Gaming Google Scholar Citations Made Simple and Easy (36,367 views): Again, another post where I’m concerned that a lot of readers are coming here for instructions, rather than the exposé that’s presented here.

2014 Journal Impact Factors (34,007 views): More Impact Factor. Is there any doubt of the power this metric still holds?

The Emergence of a Citation Cartel (32,446 views): The other side of the Impact Factor. As evidenced by the Google Scholar post above, when you turn a measurement into a goal, it stops being a useful measurement.

Scientific Reports On Track to Become Largest Journal In The World (28,572 views): Did I mention that people are really interested in megajournals and how important they are to scholarly communication?

What Is a Career in Publishing? Recruiting the Talent We Need for the 21st Century (27,947 views): Michael Clarke looks at our industry’s failures in marketing ourselves to the next generations of potential publishers. This post is from 2010, and strategies to attract a diverse workforce have since become major topics of discussion in the Kitchen.

That wraps up our top 10 (or 15 depending on how one counts). What’s your favorite post, and what subjects will be in our top 10 a decade from now? Let me know in the comments below.

David Crotty

David Crotty

David Crotty is a Senior Consultant at Clarke & Esposito, a boutique management consulting firm focused on strategic issues related to professional and academic publishing and information services. Previously, David was the Editorial Director, Journals Policy for Oxford University Press. He oversaw journal policy across OUP’s journals program, drove technological innovation, and served as an information officer. David acquired and managed a suite of research society-owned journals with OUP, and before that was the Executive Editor for Cold Spring Harbor Laboratory Press, where he created and edited new science books and journals, along with serving as a journal Editor-in-Chief. He has served on the Board of Directors for the STM Association, the Society for Scholarly Publishing and CHOR, Inc., as well as The AAP-PSP Executive Council. David received his PhD in Genetics from Columbia University and did developmental neuroscience research at Caltech before moving from the bench to publishing.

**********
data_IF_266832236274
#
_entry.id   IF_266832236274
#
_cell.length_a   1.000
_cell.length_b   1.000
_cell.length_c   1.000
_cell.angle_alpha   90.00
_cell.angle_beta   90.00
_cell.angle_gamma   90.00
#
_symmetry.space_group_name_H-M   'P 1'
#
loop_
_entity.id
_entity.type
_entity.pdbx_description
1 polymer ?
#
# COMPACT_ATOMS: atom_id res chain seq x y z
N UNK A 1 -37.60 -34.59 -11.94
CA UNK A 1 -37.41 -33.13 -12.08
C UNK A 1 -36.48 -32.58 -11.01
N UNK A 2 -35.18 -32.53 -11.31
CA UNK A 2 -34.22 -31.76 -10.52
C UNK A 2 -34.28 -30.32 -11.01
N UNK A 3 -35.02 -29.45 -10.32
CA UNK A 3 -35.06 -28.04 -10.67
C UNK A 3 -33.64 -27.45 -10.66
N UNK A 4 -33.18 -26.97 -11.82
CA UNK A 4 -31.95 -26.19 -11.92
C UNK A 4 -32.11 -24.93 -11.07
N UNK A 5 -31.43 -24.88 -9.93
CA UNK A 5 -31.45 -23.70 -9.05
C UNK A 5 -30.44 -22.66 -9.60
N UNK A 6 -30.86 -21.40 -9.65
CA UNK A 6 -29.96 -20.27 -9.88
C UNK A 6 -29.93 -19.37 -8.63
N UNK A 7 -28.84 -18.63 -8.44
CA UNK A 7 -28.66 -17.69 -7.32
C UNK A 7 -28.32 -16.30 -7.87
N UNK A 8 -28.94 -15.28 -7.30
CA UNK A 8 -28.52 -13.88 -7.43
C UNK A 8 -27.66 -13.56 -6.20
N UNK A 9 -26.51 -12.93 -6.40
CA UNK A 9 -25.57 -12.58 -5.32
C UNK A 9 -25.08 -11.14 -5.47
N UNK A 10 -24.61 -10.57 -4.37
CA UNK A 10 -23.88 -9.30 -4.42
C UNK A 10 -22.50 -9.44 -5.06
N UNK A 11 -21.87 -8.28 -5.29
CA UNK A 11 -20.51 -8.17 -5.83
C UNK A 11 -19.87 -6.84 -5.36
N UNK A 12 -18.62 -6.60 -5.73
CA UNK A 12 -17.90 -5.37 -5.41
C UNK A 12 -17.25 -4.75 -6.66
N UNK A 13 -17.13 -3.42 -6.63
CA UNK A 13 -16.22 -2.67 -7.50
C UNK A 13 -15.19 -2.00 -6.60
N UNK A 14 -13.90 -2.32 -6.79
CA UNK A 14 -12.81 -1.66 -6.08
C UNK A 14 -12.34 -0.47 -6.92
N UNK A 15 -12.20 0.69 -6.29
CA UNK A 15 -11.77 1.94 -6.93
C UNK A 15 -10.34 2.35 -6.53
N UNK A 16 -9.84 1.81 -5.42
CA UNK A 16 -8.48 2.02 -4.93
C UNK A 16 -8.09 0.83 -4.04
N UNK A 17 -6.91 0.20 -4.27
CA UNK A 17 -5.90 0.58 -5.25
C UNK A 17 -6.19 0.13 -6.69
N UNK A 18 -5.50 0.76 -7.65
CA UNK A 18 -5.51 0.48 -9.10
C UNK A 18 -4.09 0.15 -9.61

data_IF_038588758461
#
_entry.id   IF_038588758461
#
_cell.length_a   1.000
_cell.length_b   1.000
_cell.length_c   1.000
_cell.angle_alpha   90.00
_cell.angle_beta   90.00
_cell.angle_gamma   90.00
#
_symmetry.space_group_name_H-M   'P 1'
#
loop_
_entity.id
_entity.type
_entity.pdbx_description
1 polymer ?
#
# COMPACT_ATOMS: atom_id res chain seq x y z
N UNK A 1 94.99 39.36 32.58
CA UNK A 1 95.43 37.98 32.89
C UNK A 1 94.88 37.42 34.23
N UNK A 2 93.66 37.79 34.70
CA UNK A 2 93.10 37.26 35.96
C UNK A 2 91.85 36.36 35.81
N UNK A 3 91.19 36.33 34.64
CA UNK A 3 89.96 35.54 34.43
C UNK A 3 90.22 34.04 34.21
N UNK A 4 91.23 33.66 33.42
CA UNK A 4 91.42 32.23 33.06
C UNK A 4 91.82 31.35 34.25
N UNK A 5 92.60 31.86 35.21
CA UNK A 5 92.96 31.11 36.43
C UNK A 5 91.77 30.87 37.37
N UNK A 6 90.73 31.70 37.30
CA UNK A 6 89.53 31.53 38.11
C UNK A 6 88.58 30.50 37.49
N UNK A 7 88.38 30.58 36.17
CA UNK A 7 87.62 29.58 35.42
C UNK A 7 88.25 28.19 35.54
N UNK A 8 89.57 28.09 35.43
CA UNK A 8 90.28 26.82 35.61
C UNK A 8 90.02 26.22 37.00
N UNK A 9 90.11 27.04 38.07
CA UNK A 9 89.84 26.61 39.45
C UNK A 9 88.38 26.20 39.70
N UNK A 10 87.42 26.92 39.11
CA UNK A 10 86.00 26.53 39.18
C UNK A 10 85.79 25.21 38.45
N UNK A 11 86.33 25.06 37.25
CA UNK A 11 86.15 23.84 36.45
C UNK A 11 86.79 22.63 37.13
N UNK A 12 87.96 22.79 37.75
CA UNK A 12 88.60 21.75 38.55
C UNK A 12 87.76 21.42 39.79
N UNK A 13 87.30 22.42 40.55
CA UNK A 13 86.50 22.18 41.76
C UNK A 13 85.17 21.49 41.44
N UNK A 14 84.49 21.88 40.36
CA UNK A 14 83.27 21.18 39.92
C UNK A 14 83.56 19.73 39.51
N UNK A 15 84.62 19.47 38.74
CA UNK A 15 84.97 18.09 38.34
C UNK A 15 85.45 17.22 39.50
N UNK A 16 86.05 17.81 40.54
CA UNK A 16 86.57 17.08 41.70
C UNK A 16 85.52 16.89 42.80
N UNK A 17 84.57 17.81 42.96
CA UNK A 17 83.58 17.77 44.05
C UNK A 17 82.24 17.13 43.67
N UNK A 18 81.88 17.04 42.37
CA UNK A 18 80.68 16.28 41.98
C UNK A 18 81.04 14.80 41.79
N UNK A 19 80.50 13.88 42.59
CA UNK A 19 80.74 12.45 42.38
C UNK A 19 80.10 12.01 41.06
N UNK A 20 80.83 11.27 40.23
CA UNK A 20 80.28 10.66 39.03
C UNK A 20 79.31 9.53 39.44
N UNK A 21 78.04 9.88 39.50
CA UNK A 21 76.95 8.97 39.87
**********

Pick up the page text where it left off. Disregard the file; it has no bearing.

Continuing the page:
2 Thoughts on "The Scholarly Kitchen’s Greatest Hits — 10 Years of Top Posts"

Surprising how the “Most Viewed” and “Most Commented” sections of the website have disappeared…. They gave a more accurate reading.

The article highlighting the experiences of POC within scholarly publishing was one of the most viewed and commented and we are seeing an active revising of history in this post by neglecting to include it as a worthy subject. Why is Scholarly Kitchen trying to hide what they’ve posted? Are the conversations that sprang forth from the groundbreaking article of anonymous employees who have experienced racism, bigotry and discrimination within the scholarly publishing community not worthy of revisiting as one of the most impactful of not only this year but the past 10?

My. That’s quite a set of accusations.

We’ve temporarily pulled down the Most Viewed/Commented widgets because they were proving to be resource heavy, slowing site load times significantly. We’re currently seeking a replacement.

As for the “POC” posts, those are indeed, at least in my opinion, two of the most important posts we’ve offered here. However, both are fairly recent, from April and May of this year, so they haven’t yet had time to accumulate the same sort of statistics that a ten year old post has. The first has just over 9,200 views, the second around 3,400.

Since this post was to show the list of the all time highest viewed posts, neither has climbed that high, at least so far. I’m hoping they eventually will.

But I can assure you that there has been no attempt to “hide” those posts.